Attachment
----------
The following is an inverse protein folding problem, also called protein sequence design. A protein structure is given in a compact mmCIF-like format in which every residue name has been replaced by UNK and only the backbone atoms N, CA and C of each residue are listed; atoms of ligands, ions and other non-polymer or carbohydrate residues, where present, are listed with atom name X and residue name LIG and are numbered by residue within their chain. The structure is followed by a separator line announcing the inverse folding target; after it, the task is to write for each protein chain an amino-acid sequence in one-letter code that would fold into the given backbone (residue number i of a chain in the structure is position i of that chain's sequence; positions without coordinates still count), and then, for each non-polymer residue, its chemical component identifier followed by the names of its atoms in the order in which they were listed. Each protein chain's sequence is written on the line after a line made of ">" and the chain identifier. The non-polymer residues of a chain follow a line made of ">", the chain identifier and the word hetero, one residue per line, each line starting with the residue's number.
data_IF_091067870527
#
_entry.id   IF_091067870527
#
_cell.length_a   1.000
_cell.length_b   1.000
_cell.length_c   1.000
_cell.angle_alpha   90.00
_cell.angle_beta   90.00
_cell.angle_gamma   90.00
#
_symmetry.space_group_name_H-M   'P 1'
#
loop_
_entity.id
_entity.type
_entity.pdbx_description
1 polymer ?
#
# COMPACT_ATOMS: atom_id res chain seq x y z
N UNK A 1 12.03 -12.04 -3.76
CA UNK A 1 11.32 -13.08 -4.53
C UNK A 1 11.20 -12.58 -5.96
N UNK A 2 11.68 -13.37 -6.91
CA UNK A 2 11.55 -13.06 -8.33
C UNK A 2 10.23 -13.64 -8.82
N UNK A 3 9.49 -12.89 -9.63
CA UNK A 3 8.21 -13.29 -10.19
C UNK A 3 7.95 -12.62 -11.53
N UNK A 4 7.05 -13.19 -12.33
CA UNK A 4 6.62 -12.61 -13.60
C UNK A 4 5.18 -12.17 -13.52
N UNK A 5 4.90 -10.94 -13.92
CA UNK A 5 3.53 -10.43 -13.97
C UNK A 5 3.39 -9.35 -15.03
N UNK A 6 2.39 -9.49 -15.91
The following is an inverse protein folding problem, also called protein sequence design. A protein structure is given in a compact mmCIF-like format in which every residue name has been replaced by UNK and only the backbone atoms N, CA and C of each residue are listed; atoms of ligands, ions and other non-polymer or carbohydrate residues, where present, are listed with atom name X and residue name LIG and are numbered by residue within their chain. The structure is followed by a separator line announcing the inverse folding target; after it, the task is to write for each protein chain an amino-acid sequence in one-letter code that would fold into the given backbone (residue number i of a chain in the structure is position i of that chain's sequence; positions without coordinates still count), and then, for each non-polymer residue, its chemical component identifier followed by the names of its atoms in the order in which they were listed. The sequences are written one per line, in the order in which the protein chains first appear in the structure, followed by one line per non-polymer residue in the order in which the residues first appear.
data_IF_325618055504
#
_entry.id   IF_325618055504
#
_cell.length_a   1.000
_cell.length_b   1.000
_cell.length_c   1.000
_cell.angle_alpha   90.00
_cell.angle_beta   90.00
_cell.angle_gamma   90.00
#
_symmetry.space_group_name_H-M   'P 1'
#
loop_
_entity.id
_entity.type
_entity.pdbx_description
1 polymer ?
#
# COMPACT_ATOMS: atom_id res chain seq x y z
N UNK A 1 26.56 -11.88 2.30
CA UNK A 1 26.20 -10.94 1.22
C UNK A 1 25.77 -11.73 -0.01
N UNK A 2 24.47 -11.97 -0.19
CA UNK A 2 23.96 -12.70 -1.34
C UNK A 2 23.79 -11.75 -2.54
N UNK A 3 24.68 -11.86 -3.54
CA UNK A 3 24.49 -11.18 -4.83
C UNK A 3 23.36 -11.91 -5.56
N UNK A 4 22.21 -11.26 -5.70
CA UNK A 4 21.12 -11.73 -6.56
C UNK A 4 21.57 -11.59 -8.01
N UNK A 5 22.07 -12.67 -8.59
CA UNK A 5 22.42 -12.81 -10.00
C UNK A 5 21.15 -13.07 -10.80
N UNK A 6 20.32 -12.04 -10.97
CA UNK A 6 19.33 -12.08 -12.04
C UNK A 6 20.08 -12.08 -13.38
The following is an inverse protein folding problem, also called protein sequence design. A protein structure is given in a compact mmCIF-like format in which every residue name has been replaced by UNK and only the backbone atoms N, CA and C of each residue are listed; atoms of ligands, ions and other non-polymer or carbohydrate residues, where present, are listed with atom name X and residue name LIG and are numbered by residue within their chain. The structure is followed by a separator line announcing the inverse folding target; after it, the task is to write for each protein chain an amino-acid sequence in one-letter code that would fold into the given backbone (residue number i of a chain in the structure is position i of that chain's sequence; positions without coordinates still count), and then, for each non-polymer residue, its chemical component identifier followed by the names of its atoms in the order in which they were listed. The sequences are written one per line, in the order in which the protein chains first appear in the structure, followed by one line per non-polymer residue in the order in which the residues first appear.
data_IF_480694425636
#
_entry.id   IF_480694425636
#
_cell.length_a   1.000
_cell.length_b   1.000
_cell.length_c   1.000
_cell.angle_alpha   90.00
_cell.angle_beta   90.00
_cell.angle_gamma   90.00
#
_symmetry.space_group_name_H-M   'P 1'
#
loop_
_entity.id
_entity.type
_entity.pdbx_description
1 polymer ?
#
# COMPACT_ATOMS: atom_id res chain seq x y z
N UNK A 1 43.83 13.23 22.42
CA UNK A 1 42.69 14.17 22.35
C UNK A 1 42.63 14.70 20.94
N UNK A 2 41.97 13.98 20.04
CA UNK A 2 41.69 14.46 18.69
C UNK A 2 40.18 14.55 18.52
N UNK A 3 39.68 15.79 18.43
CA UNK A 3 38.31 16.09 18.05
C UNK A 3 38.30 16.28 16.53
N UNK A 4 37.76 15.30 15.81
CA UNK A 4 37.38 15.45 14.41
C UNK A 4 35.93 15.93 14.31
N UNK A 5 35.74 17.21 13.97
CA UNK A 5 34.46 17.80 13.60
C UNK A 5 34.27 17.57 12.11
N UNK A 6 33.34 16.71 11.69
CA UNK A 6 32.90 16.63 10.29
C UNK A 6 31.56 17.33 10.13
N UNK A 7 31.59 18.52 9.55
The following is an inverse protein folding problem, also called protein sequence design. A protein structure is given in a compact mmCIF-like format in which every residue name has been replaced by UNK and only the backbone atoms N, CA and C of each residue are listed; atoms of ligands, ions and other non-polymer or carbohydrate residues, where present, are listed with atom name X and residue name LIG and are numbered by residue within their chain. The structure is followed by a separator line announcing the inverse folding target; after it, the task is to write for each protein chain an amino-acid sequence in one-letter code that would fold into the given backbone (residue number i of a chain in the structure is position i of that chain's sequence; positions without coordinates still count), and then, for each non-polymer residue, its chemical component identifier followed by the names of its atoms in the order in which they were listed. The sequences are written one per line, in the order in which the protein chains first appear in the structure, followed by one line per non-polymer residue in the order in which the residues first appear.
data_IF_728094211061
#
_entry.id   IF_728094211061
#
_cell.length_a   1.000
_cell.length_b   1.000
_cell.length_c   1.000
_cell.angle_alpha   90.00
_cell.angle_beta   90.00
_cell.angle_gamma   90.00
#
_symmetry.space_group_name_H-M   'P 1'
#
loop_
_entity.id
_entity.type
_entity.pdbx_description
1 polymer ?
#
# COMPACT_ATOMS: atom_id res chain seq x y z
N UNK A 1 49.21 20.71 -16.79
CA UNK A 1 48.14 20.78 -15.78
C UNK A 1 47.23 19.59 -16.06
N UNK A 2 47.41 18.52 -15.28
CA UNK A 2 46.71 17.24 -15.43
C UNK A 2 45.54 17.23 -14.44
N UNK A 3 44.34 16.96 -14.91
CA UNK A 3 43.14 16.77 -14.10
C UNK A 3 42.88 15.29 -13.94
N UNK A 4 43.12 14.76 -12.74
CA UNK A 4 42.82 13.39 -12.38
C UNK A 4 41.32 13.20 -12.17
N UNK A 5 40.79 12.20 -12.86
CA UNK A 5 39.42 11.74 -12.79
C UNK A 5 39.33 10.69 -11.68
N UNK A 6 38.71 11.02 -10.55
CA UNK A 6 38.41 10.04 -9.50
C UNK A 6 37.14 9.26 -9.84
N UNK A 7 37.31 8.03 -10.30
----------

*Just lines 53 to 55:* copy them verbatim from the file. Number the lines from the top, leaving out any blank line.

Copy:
_entity.id
_entity.type
_entity.pdbx_description